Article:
Monday, October 24, 2016

Strenuous Physical Activity May Protect Memory in Later Life

Exercise is a very important part of any healthy lifestyle. Diet and exercise are generally believed to be among the most important elements in weight loss, weight management and general health. But there is always some debate as to which is more important, diet or exercise. Many experts agree, however, that for weight loss, diet is more effective  than exercise -- at least initially. But once weight is lost, exercise is necessary for weight maintenance or weight control. And exercise may be beneficial to memory.

Exercise is already viewed as essential for improving metabolic processes. These include blood pressure, cholesterol, triglycerides, HbA1c and glucose control. And a recent study indicates that physical activity during midlife leads to better cognitive abilities as a person gets older.

The study was done in Finland, and it looked at 3050 twins. The results of the study indicated that moderately vigorous physical activity resulted in better cognitive abilities after 25 years. The results were obtained by comparing the cognitive abilities of twin pairs, where one of the twins engaged in strenuous physical activity and the other did not. Strenuous physical activity did not necessarily improve memory, but the activity did counter memory loss. But the physical activity had to be activity that is more strenuous than walking.

Since physical activity is very important for good health in general, and maybe for some cognitive protection, it would be great if there was a way to obtain the benefits of physical activity without engaging in physical activity -- a pill for example. To this end, a mouse study being done at Deakin University in Australia might eventually lead to such a pill -- an "exercise pill." In the study, the pill does not cause the mice to lose weight, however, it does make them metabolically healthier.
At any rate, physical activity is important for weight loss, weight control, and good metabolic health. And if the study results referenced above are valid, strenuous physical activity in midlife can help us maintain cognitive abilities as we get older. Therefore, the results should be useful to healthcare providers as they counsel patients on healthy lifestyles.

Friday, October 14, 2016

Does Higher Meal Frequency Lead to Wight Loss?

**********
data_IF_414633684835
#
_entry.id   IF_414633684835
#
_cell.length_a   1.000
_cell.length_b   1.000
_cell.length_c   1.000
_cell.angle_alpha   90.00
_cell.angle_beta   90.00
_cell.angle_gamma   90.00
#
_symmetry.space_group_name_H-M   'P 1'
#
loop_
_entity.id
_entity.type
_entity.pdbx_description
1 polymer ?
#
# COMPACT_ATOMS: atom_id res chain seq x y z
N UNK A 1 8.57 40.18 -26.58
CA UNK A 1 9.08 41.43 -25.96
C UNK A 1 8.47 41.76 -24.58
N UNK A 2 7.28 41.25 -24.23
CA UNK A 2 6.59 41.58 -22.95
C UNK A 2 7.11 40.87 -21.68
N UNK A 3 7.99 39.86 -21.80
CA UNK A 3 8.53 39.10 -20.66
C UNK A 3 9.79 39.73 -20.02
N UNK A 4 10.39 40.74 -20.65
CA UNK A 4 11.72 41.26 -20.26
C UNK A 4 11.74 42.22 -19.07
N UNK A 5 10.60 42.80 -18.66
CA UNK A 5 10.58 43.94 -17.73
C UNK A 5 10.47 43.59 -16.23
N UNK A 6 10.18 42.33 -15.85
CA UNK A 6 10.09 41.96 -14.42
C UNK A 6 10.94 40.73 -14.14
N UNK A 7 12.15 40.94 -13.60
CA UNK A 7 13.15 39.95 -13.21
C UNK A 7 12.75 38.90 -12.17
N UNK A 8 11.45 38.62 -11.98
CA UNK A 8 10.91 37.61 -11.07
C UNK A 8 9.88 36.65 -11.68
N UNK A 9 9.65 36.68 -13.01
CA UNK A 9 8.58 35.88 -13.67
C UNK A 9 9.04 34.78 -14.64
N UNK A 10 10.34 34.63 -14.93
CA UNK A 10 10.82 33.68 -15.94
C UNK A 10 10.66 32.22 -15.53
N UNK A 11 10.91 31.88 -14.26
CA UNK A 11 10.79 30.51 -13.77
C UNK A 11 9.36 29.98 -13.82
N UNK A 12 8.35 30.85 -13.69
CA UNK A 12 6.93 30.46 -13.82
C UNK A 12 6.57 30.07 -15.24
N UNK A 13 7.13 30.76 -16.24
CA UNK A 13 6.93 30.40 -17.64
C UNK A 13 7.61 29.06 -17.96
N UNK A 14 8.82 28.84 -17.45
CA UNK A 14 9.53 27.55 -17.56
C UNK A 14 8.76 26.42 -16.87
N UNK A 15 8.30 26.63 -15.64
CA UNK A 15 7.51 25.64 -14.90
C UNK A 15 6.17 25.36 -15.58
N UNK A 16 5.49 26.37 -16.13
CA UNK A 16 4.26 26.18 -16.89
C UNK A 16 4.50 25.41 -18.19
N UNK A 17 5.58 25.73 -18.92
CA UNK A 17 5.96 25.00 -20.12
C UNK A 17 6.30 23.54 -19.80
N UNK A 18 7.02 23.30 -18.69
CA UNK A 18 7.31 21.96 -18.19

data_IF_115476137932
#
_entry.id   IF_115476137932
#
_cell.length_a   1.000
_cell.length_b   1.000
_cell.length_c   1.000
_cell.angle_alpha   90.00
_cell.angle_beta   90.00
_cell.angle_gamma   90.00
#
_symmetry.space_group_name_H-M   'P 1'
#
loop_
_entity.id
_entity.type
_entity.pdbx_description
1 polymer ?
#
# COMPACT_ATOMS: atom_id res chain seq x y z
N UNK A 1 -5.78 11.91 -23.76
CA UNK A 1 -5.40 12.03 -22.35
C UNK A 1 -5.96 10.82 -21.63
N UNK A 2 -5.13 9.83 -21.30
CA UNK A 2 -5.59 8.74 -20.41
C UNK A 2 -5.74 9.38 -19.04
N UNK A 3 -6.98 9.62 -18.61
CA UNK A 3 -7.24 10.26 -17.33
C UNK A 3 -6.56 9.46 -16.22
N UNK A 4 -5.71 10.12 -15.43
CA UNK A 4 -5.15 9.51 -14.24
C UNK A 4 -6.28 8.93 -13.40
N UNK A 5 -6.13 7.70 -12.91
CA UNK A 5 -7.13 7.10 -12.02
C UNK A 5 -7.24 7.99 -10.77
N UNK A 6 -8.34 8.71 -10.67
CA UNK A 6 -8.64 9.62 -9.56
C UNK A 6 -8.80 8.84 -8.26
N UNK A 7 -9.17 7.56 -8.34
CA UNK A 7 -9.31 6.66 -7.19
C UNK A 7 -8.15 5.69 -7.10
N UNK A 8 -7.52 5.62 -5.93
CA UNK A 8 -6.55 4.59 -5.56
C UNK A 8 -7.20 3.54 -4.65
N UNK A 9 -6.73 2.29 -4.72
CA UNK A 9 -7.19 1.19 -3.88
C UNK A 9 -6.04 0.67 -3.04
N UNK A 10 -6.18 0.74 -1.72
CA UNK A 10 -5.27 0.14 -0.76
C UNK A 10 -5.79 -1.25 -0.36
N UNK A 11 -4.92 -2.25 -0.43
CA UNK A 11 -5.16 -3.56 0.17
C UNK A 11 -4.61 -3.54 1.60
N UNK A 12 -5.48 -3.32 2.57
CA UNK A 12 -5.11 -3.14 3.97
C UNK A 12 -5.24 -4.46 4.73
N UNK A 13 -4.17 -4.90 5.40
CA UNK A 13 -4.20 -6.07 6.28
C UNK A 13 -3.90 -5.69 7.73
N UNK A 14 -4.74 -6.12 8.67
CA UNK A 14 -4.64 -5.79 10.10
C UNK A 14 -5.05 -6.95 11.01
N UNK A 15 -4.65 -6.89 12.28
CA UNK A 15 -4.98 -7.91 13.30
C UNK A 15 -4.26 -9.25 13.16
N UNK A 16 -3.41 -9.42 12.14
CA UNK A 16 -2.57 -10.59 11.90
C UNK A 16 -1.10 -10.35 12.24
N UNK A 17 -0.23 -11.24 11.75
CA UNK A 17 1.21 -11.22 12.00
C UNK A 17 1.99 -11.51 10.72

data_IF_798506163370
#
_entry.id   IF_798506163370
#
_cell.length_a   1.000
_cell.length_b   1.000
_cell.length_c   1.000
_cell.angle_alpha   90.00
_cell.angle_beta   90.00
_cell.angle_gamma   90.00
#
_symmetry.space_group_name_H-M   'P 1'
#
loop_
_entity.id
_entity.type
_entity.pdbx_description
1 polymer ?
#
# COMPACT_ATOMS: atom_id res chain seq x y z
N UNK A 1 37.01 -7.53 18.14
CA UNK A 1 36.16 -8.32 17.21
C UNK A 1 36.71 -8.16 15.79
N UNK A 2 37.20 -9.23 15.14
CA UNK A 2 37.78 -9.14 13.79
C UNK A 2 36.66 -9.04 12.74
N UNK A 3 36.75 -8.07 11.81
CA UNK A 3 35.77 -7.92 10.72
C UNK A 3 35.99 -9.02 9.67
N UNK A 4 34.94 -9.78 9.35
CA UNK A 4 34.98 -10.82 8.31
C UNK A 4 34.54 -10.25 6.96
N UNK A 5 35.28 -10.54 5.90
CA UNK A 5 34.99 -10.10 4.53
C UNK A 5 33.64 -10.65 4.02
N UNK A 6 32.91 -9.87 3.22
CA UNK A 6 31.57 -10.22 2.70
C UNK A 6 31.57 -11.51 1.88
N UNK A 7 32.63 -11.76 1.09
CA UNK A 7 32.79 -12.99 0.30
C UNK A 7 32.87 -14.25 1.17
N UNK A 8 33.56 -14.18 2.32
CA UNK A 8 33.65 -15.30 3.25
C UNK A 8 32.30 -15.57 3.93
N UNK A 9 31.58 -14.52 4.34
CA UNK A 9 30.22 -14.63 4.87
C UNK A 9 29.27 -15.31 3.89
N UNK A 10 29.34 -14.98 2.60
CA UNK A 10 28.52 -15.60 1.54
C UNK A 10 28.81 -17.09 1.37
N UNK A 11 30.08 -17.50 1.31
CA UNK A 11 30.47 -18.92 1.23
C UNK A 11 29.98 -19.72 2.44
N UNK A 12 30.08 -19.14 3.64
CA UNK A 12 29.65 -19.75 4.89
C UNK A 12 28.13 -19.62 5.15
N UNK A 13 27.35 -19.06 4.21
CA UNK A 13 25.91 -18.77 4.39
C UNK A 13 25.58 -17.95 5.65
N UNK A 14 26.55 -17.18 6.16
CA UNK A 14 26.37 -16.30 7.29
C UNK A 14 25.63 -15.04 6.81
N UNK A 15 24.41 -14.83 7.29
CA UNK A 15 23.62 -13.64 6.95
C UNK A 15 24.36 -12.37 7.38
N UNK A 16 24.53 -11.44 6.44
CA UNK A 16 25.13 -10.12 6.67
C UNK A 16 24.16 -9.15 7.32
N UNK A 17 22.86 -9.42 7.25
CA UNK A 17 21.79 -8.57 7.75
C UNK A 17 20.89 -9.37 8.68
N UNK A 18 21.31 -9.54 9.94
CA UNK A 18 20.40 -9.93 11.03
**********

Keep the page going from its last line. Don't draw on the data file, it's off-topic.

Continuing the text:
For some time, many people have felt that eating a higher number of small meals per day will likely cause a person to lose weight. And some studies do show that increasing meal frequency from, say, three meals per day to six meals per day, does lead to weight loss and improved metabolic health. But again, some studies show that an increasing meal frequency does not lead to weight loss or improved metabolic conditions.

A 2014 study, published in the International Journal of obesity, investigated the effectiveness of meal frequency on 119 overweight Hispanic children who were 8 to 18 years old. The investigators compared infrequent eaters, or eaters who ate less than three times a day, with frequent eaters, or eaters who ate three or more meals a day. The investigators concluded that "the [meal] frequency is related to decreased obesity and metabolic disease risk in overweight Hispanic youth, despite increases in energy intake."

However, in another study reported in the British Journal of Nutrition, the study's investigators suggested that the higher meal frequency does not show any advantages. In the eight-week study, obese subjects were randomly assigned to one of two groups. One group contained subjects who ate three meals per day, where each subject consumed the same amount of calories. And the other group contained subjects who ate six meals a day. Again, each subject in this group consumed the same amount of calories. The investigators concluded that the subjects in the two groups "lost significant and equivalent amounts of weight."

Further, the investigators indicated that "studies have found that increased meal frequency doesn’t appear to significantly enhance diet-induced thermogenesis, total energy expenditure or resting metabolic rate."

So the opinions on the effectiveness of meal frequency are indeed mixed. It might be that for some people, a higher meal frequency may be effective, and for others, a higher meal frequency might not be effective. More randomized controlled studies are warranted. This is the only way that usable evidence can be gained.

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